By Lucy Komisar
Aug 28, 2013
Since it‘s the 50th anniversary, I‘m writing a brief remembrance about the March on Washington. I‘d been in Jackson, Mississippi, for a year, editing the “Mississippi Free Press,” a civil rights weekly. In August 1963, I took a bus home to New York, stopping at the March, which friends of mine had helped organize.
I‘d met the key organizer Bayard Rustin in 1960 when as a college student I volunteered at the 125th Street office of “The Committee to Defend Martin Luther King and the Struggle for Freedom in the South.”
In 1962, I went south and soon was named editor of the Free Press. The corporate papers, The Clarion Ledger and Jackson Daily News (same owner) were racist, and a few “liberal” papers were “soft-spoken,” to put it mildly. The Free Press was the only paper in the state that was outspoken about civil rights.
After a year, I went home via the March on Washington. Mostly, I remember my exhaustion after the bus ride from Jackson and a sense of unreality about the event, that it was glorious theater. Here‘s the photo.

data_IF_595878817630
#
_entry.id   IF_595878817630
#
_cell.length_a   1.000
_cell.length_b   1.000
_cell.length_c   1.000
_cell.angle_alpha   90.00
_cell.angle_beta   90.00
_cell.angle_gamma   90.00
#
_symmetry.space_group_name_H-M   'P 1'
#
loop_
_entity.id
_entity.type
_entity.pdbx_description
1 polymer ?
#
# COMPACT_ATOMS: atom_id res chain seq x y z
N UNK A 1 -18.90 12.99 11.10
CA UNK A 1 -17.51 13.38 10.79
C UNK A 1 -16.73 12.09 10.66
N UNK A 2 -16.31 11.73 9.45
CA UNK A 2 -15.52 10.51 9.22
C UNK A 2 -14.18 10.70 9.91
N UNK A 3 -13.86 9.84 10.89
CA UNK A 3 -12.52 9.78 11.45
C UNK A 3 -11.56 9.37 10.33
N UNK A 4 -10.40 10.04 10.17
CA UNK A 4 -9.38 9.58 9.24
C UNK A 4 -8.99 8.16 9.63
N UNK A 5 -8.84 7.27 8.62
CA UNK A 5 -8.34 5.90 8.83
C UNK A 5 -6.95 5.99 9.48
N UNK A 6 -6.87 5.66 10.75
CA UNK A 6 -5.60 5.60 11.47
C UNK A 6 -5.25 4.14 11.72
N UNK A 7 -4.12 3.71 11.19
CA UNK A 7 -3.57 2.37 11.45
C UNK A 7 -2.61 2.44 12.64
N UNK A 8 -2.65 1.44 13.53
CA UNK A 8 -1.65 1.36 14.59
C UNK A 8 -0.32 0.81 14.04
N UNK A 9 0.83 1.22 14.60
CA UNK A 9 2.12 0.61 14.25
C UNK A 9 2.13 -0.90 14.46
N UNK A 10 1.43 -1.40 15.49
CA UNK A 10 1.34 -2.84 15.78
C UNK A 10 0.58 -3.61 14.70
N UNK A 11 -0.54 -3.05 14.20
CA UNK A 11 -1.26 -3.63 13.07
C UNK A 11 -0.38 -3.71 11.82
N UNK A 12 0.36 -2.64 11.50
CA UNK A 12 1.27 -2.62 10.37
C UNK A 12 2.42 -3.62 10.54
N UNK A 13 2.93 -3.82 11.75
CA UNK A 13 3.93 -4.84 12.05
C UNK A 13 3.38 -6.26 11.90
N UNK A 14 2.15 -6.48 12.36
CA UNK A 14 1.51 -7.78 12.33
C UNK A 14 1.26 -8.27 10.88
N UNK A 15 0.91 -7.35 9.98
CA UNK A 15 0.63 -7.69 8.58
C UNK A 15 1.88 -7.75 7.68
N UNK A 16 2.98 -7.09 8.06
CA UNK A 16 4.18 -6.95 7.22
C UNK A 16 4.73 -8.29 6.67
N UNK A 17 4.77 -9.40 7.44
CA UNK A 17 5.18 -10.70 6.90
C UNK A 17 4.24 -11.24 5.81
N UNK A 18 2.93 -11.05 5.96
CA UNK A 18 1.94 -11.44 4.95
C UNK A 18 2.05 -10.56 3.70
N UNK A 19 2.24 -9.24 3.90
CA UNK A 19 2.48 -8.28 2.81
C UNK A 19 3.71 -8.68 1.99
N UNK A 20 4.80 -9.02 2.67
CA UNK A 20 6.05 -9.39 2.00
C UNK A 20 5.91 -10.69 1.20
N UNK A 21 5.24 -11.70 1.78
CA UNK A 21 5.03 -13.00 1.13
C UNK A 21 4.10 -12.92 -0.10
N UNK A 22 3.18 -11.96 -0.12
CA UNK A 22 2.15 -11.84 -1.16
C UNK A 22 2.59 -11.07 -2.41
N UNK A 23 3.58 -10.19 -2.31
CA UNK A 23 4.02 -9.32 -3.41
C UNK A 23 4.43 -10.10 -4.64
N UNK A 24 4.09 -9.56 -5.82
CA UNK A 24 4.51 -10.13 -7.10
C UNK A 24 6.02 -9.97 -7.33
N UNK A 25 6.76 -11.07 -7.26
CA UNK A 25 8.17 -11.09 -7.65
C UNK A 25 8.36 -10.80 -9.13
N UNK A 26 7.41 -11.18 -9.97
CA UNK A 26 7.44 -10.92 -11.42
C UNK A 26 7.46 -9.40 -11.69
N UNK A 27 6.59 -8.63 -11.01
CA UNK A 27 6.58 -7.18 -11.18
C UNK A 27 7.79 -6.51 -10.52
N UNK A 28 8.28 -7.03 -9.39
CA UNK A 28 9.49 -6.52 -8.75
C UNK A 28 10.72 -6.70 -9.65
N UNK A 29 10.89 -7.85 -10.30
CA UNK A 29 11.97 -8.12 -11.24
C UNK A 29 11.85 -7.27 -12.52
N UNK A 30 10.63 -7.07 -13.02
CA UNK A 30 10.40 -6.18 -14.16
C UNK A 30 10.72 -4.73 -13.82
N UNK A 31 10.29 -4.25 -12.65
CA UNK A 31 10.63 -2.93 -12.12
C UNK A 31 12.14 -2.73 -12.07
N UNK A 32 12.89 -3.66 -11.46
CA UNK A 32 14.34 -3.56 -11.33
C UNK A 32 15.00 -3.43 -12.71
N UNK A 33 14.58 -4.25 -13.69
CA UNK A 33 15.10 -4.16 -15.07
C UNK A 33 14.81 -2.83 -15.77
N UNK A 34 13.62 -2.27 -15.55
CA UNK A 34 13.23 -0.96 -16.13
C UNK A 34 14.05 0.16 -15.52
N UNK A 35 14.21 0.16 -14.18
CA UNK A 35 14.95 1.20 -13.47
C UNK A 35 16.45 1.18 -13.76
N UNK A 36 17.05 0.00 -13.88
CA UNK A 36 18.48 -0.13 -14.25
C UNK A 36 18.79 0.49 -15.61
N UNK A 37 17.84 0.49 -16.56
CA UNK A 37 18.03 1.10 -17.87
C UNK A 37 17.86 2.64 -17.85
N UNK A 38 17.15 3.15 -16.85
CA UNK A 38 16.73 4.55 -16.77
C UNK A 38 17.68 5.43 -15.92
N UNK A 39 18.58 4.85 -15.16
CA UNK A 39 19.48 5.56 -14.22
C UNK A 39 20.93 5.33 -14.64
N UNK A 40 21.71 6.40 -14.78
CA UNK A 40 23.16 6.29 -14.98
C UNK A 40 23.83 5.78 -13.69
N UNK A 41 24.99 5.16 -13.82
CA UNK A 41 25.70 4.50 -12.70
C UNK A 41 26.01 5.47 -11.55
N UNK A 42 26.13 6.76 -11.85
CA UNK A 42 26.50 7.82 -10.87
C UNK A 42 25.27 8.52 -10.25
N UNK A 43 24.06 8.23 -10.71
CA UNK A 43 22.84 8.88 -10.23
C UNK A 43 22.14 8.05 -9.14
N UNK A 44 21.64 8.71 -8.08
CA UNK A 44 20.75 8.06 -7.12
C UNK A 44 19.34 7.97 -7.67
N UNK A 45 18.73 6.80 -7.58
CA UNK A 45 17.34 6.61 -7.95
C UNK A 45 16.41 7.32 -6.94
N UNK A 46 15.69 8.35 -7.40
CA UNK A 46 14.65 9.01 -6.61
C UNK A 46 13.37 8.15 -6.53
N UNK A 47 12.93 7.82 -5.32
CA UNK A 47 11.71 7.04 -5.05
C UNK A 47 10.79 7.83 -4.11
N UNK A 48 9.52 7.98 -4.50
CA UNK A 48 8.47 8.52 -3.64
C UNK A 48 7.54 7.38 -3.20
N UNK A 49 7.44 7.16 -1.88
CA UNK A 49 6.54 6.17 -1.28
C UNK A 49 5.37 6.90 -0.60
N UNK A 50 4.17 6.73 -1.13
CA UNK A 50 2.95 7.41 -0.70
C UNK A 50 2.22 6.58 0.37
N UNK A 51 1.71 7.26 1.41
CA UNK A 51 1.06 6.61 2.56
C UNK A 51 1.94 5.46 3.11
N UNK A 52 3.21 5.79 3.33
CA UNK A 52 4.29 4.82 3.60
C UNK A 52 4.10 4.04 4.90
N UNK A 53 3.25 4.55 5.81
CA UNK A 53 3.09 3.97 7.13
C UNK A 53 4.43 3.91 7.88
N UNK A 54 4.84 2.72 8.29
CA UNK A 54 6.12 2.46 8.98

Another was reprinted in The Washington Post Aug. 15. I’m second from the left. You might recognize Eleanor Norton Holmes in the middle. The photos were by Danny Lyon.
The slogan was “jobs and freedom.” In spite of the verbiage from the people who run the government (politicians, bankers and CEOs), we haven‘t gotten that yet.
Information about me and the Mississippi Free Press is in the archives of the University of Southern Mississippi.